Art History is based on empirical research. We gain knowledge using visual data. Precise observation, comparison and classification of objects of art are the fundamentals of our discipline. With the rise of Digital Art History, this process has become digitized.

Digital Art History means using the computer to support researchers with their epistemic goals. The computer can process more images than a human can look at in a lifetime. Hence, visual information has to be collected and processed, made accessible and analyzed. The analysis of Big Image Data is a great opportunity for Art History and adds new methods to the discipline.

Today, art historians are not only interpreting pictures but becoming picture-makers themselves. Large amounts of image data can only be analyzed through visualizations. These images are themselves in need of interpretation. Clearly, this falls into the domain of art history.

The second issue of the DAH-Journal will focus on Visualizing Big Image Data. Data visualizations raise new questions and we welcome articles which are discussing questions surrounding this topic, e.g.:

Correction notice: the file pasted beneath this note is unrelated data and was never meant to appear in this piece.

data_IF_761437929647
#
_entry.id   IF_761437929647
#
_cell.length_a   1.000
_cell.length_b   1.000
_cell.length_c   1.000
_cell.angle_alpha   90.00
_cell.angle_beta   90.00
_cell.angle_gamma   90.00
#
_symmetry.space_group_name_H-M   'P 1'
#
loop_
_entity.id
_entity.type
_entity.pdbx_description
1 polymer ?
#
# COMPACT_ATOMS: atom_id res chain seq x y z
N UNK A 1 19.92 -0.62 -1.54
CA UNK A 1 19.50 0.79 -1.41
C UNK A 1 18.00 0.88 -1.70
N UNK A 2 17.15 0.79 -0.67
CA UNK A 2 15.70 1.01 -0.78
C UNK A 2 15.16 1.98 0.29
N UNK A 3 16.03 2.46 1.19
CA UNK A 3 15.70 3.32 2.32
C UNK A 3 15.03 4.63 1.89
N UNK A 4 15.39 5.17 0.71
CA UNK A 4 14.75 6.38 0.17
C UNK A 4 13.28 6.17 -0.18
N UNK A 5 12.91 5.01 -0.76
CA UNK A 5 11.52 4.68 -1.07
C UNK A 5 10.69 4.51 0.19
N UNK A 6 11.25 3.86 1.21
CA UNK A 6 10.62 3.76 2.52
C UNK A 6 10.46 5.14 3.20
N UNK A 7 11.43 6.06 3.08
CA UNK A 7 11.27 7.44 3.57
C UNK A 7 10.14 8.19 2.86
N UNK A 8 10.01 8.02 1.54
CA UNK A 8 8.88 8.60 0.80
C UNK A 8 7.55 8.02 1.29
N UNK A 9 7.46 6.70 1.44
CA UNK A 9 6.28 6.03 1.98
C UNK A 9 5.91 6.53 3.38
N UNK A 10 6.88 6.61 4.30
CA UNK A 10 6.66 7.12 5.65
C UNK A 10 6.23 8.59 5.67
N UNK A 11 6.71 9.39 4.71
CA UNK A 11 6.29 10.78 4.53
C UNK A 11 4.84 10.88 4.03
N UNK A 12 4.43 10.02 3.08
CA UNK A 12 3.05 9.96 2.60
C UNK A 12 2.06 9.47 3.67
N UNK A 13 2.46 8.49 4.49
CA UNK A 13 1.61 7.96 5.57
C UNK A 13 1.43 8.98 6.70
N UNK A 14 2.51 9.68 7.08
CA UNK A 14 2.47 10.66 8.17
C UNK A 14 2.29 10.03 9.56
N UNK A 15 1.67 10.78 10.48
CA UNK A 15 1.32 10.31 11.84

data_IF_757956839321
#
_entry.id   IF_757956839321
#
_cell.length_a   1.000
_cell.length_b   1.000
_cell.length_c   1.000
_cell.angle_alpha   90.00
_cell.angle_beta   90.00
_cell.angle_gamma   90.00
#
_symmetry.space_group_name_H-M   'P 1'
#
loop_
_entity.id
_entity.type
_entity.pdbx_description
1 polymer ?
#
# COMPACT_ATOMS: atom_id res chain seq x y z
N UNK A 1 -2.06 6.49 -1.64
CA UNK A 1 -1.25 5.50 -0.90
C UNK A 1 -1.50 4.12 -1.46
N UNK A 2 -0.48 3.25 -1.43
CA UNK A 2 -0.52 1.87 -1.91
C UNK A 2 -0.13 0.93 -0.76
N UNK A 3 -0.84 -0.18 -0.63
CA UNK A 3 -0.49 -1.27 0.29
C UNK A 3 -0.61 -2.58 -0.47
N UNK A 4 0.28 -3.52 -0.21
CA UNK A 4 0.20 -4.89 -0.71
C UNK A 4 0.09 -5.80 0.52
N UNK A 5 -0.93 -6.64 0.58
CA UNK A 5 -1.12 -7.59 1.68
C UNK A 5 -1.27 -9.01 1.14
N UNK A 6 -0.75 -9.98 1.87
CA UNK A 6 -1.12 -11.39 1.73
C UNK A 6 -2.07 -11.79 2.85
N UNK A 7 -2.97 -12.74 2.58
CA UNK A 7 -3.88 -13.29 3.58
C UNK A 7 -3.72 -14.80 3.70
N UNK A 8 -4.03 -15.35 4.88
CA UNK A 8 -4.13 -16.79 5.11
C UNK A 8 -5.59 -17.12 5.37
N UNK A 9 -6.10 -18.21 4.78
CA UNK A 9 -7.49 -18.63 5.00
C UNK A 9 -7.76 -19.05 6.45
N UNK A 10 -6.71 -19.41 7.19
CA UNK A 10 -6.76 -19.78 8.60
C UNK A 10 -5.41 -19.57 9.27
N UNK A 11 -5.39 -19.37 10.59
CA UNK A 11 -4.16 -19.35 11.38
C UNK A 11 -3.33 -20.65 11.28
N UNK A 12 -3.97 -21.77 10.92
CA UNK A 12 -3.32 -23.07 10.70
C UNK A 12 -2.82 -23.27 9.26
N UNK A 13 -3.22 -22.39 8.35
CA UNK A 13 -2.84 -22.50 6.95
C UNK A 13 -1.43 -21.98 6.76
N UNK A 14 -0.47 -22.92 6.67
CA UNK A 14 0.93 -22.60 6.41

• How to interpret such images?
  • How do visualizations generate new insights?
  • How is order established by means of pictures today?
  • What is the relation of a quantitative research to qualitative research - and what does this actually mean in art history?
  • What data do we need to acquire in the first place? And what are the best visualization tools currently available for art historical research?

The topic of visualizations also raises questions of how the interdisciplinary exchange between art historians and computer scientists works and how it should develop in the future. To what extent are art historians dependent on computer scientists in order to generate and effectively use the possibilities of digital metapictures? Is there a case for closer collaborations and/or do art historians need to fill the gaps in their knowledge of digital technology?

The second issue of the DAH-Journal is scheduled for end of 2015. Featured author will be Maximilian Schich. He is an Associate Professor in Arts and Technology and a founding member of the Edith O'Donnell Institute for Art History at the University of Texas at Dallas.

In order to hand in manuscripts, authors need to register1 (6000 words max.). For more information for authors, please visit "Information for Authors" on our website2.

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